It happens all the time. We read and see our own lives reflected on the pages of the book in hand.
This afternoon, members from five book groups gathered to discuss Amor Towles' A Gentleman in Moscow. Rave Russian reviews all the way around. The title is the perfect summertime elixir for the book lover who craves an author partner with no qualms about leading. What a great way to connect anyone interested in tying together in Pushkin, Tolstoy, Chalypin, Eugene Oregin, hidden rooms, Russian history, Gorky, Gogol, Montaigne and, whew, the literary, historical and cultural cross pollination goes on. Pollination? Did I mention bees and honey?
No use telling you the book's storyline. I won't spoil a n y t h I n g. The book does introduce us to a triangulating triumvirate: a chef, a count and a maitre d' who all cabal to govern, flourish and enrich one another through camaraderie, clandestine chicanery and clever positioning. And there's juggling. With knives.
Another beautiful triumvirate presented itself to me during our discussion. Before ebooks, cell phones, stevia, kale and equal rights for women, three individuals have shared an enduring friendship that I have been privy since we opened our doors at the Hotel Chapter Endnotes in 2007. Seated across from me for over 10 years, three literary muses have graced our discussions, bringing their experiences and expertise to our conversations and educating our groups by simply sharing their life experiences as they apply to our reading journey.
These individuals have forged friendships that have weathered parenthood, marriage, long-distance correspondences and the travails of loosing loved ones. They have traveled the globe, mediated familial and friendly relationships, temperated the inflamed and nurtured the possible. They have shared nachas of celebrating life's milestones, secrets that no phone cord could unwind and advice, anecdotes and opinions, for no one to ignore.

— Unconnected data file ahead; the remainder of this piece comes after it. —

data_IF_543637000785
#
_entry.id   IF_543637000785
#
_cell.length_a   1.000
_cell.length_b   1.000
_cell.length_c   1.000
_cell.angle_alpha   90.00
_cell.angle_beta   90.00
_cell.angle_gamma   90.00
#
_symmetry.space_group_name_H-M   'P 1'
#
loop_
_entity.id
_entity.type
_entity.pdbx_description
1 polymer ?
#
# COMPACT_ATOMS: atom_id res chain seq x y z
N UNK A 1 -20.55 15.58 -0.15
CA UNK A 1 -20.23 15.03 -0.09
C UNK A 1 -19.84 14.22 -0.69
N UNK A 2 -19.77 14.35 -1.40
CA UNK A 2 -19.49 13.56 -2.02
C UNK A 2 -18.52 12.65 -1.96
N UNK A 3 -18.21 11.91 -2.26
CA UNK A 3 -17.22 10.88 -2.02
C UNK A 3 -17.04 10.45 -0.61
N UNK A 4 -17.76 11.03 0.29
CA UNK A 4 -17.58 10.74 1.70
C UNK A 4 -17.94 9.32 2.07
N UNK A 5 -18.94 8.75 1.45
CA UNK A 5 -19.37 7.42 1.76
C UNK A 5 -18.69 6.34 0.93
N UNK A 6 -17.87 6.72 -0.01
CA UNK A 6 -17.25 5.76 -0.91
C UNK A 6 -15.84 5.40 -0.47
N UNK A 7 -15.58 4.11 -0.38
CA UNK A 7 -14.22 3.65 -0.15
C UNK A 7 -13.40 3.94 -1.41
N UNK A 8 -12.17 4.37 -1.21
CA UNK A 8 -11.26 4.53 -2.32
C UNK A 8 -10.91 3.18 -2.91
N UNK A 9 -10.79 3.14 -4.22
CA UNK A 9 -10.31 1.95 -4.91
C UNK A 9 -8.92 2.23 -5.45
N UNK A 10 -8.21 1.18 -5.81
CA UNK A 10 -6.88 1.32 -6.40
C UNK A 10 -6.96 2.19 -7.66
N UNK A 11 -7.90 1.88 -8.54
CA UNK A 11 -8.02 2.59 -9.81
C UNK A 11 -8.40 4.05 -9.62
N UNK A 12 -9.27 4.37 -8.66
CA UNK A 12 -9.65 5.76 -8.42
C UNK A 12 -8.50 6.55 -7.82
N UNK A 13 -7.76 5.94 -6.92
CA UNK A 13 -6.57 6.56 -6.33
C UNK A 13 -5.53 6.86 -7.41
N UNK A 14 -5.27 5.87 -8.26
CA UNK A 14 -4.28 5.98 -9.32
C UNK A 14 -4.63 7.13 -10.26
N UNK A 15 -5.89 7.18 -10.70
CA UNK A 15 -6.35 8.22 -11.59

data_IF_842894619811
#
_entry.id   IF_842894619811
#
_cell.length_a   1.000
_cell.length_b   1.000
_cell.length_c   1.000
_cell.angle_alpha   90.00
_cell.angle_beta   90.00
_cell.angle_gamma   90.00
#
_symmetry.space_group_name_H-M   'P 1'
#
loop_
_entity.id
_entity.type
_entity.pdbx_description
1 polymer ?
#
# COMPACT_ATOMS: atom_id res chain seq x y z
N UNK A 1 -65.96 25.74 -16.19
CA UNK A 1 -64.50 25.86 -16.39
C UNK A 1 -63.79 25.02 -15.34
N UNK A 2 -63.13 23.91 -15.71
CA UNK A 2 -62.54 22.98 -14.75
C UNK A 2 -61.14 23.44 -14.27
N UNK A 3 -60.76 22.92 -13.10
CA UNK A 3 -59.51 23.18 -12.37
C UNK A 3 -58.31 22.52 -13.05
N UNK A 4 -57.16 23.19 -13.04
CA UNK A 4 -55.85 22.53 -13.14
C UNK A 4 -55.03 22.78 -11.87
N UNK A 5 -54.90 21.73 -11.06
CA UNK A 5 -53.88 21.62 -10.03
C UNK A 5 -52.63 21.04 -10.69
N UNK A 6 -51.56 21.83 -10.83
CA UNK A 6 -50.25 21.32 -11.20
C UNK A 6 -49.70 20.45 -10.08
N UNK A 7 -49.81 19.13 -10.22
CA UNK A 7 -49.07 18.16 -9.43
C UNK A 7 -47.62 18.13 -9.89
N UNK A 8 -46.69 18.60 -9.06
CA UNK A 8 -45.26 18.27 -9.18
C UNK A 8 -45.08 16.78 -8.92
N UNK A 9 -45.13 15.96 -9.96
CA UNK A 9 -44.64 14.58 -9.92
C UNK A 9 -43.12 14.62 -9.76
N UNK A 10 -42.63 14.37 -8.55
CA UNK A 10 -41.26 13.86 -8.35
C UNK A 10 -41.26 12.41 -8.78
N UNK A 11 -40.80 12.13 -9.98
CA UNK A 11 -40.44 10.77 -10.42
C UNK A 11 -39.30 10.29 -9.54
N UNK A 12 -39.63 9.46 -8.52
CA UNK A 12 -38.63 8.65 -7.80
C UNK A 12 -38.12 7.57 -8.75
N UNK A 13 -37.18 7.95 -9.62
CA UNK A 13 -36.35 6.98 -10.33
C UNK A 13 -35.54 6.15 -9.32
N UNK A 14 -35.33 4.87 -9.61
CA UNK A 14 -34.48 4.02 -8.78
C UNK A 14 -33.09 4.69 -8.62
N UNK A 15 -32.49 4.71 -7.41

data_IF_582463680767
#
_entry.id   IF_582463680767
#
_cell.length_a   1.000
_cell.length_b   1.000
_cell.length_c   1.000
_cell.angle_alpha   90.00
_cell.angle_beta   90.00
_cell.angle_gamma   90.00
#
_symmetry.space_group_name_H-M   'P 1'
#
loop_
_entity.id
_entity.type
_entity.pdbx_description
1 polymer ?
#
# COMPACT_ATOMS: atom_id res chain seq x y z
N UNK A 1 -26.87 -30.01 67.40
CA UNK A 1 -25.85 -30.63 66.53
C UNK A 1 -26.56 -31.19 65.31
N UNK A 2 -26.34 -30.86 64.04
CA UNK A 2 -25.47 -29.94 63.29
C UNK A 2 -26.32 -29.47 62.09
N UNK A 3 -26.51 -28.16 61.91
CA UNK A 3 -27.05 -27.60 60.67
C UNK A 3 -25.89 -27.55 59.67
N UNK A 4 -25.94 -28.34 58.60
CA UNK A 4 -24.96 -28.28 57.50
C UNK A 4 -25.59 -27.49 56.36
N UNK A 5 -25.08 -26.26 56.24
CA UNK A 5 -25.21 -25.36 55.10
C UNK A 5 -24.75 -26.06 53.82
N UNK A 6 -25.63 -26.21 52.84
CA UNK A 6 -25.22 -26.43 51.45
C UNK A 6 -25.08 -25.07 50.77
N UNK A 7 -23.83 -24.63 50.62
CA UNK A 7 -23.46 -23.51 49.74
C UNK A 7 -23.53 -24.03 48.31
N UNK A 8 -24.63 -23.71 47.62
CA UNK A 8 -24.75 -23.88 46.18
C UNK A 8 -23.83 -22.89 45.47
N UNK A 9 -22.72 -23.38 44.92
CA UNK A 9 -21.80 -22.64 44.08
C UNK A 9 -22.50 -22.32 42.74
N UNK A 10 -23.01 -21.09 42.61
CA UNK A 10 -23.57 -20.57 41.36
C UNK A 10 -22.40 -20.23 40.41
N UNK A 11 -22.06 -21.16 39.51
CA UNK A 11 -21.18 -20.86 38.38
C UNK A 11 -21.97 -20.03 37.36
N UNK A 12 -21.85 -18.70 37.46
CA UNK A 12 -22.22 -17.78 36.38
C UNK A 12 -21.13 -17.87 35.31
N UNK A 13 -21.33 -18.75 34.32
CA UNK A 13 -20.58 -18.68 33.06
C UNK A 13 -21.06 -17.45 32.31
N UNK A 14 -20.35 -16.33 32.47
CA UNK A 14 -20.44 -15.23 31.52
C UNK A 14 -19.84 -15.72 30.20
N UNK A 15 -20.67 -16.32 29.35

The trio were affected by our world's wars. They have seen our country through the growing pains of the 1960s, the audacity of man to go to the moon, the decline of civility and the rise of the electronic social identity. They have witnessed Jim Crow, political cover ups, environmental clean ups and various governments' shut down. From Playtex to Putin, they have seen it all. Their grace and grit come from their understanding of accepting new normals, reinventing the self and owning fully their sense of being.
This troika possess a life-long love of literature and-almost complete-willingness to accept others' experiences and observations. One must have their limits.
Shirley, Marilyn and Bobbi have been attending Chapter Endnotes since we opened out first book, Zayde Smith's On Beauty.
Indeed, this triumvirate is beautiful.
It was wonderful to discuss AGIM this afternoon, enjoy our Russian epicurean fare and share our thoughts about the book. Thank you to Randi for creating this opportunity.
SueAnn, Linda, Meryl and Bobby A. felt strongly that the book's themes centered on love, friendship and the ability to flourish with a kind spirit in limited boundaries. Sam accepted the book would not hunker down in the gulags. Sherrie recognized the tribulations of exile at home as part of the human condition. Our discussions are always deep. The conversation could have gone on for several more hours.
Before well leave the revolving door of the Metropol with a passport and plan and ask Pavel to wave for a taxi, I hope the discussion's denouement imprints us with a deposit of Montaigne and the Marines. Consider mastering your circumstances, lest they master you. Or, as Gomer Pyle probably learned rather quickly: adapt, improvise and overcome.
I appreciate your the gifts of friendship, literature and learning.
Can't believe no one wanted to read from my AGIM Glossary and Guide. What's 22 extra pages of information?
Going to treat myself to a Robin Egg.